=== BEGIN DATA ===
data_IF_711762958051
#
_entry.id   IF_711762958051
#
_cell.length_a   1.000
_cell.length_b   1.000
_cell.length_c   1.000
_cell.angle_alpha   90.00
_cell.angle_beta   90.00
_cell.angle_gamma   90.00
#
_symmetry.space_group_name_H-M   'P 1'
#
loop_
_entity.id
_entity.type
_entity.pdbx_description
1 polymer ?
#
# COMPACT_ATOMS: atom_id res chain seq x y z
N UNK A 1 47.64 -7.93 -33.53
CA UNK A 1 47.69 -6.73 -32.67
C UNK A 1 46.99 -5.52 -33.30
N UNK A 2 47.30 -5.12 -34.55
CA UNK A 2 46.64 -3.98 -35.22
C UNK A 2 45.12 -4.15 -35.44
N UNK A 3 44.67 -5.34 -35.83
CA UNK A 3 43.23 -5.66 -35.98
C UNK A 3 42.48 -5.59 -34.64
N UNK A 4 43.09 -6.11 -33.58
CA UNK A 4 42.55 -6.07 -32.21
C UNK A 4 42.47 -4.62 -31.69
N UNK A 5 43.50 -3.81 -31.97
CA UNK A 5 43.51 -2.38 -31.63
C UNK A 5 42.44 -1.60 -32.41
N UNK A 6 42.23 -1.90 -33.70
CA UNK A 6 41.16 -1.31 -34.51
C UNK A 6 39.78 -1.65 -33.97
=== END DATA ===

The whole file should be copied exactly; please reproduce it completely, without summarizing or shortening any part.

data_IF_711762958051
#
_entry.id   IF_711762958051
#
_cell.length_a   1.000
_cell.length_b   1.000
_cell.length_c   1.000
_cell.angle_alpha   90.00
_cell.angle_beta   90.00
_cell.angle_gamma   90.00
#
_symmetry.space_group_name_H-M   'P 1'
#
loop_
_entity.id
_entity.type
_entity.pdbx_description
1 polymer ?
#
# COMPACT_ATOMS: atom_id res chain seq x y z
N UNK A 1 47.64 -7.93 -33.53
CA UNK A 1 47.69 -6.73 -32.67
C UNK A 1 46.99 -5.52 -33.30
N UNK A 2 47.30 -5.12 -34.55
CA UNK A 2 46.64 -3.98 -35.22
C UNK A 2 45.12 -4.15 -35.44
N UNK A 3 44.67 -5.34 -35.83
CA UNK A 3 43.23 -5.66 -35.98
C UNK A 3 42.48 -5.59 -34.64
N UNK A 4 43.09 -6.11 -33.58
CA UNK A 4 42.55 -6.07 -32.21
C UNK A 4 42.47 -4.62 -31.69
N UNK A 5 43.50 -3.81 -31.97
CA UNK A 5 43.51 -2.38 -31.63
C UNK A 5 42.44 -1.60 -32.41
N UNK A 6 42.23 -1.90 -33.70
CA UNK A 6 41.16 -1.31 -34.51
C UNK A 6 39.78 -1.65 -33.97